Missoula Finishes The Wettest Winter Since 1996
The National Weather Service is reporting that Missoula has just finished up the wettest winter since 1996.
Chief Hydrologist Ray Nickless said the moisture received through rain and snow is significantly higher than average.
"The amount of water we've had in here in Missoula since October of last year is 9.36 inches of precipitation, that's both snow and rain in that time frame, Nickless said. "That's how much water was in the snow. Normally in that time frame we would have 4.93 inches, so we're almost double the amount of precipitation we would ordinarily have between October 1st of last year through now."
Nickless said the extra moisture is a good omen for the rivers and streams around western Montana for the upcoming summer.
"That's really good news for the summer coming up," he said. "We're going to have good, strong stream flows throughout the summer. The thing we're going to have to watch out for is flooding as we go through the spring months. Right now, as we speak, we're worried about flooding in northwest Montana, especially along the Montana - Idaho border, because that area is going to experience another shot of rainfall as we go into Friday night through Saturday."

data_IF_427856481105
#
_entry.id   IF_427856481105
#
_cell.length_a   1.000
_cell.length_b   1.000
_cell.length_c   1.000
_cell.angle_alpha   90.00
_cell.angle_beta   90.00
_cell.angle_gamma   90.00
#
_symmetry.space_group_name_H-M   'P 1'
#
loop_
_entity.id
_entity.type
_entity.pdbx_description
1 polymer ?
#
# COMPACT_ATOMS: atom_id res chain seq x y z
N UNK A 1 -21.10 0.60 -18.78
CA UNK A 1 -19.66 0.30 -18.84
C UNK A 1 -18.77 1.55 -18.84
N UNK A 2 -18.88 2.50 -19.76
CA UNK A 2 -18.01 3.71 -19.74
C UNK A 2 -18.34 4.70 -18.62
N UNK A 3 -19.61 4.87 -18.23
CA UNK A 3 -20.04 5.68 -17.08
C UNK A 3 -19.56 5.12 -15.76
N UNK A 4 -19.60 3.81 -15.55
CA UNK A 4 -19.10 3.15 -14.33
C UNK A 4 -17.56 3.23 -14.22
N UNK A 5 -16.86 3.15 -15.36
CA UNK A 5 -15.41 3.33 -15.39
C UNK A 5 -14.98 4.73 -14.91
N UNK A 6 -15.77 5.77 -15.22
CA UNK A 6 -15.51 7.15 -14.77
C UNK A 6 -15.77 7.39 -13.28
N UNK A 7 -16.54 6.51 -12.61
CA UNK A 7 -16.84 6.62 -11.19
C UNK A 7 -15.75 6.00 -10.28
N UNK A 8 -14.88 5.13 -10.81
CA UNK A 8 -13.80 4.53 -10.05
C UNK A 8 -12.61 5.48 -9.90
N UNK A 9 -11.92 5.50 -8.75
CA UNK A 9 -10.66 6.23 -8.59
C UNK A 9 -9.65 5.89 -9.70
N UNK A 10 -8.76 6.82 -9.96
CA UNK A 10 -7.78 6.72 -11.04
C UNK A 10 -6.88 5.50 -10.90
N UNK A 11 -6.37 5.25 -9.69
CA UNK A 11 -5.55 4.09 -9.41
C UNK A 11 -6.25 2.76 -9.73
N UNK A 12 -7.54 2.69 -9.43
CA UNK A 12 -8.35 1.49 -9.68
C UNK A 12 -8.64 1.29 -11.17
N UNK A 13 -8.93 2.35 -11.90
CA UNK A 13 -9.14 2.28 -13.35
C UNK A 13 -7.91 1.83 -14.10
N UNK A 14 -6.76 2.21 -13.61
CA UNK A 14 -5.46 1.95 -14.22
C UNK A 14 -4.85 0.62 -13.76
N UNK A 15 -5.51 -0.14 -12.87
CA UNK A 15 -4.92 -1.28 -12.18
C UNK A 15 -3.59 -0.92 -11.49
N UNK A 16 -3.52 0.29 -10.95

Nickless said river levels in the Bitterroot are running higher than normal at the present time.
"Snow pack wise, the Bitterroot River basin is at 114 percent of average due to the higher and lower elevation snows," he said. "A lot of the rivers here in western Montana are at highs this time of year. As we go into the long term, we won't be seeing those high levels on the Clark Fork, The Bitterroot and the Blackfoot, until late May or early June."
The National Weather Service is warning that low elevation snow combined with warm temperatures and rain is making flooding likely for portions of northwest and west-central Montana this weekend, mainly in Lincoln, Mineral, and Sanders Counties.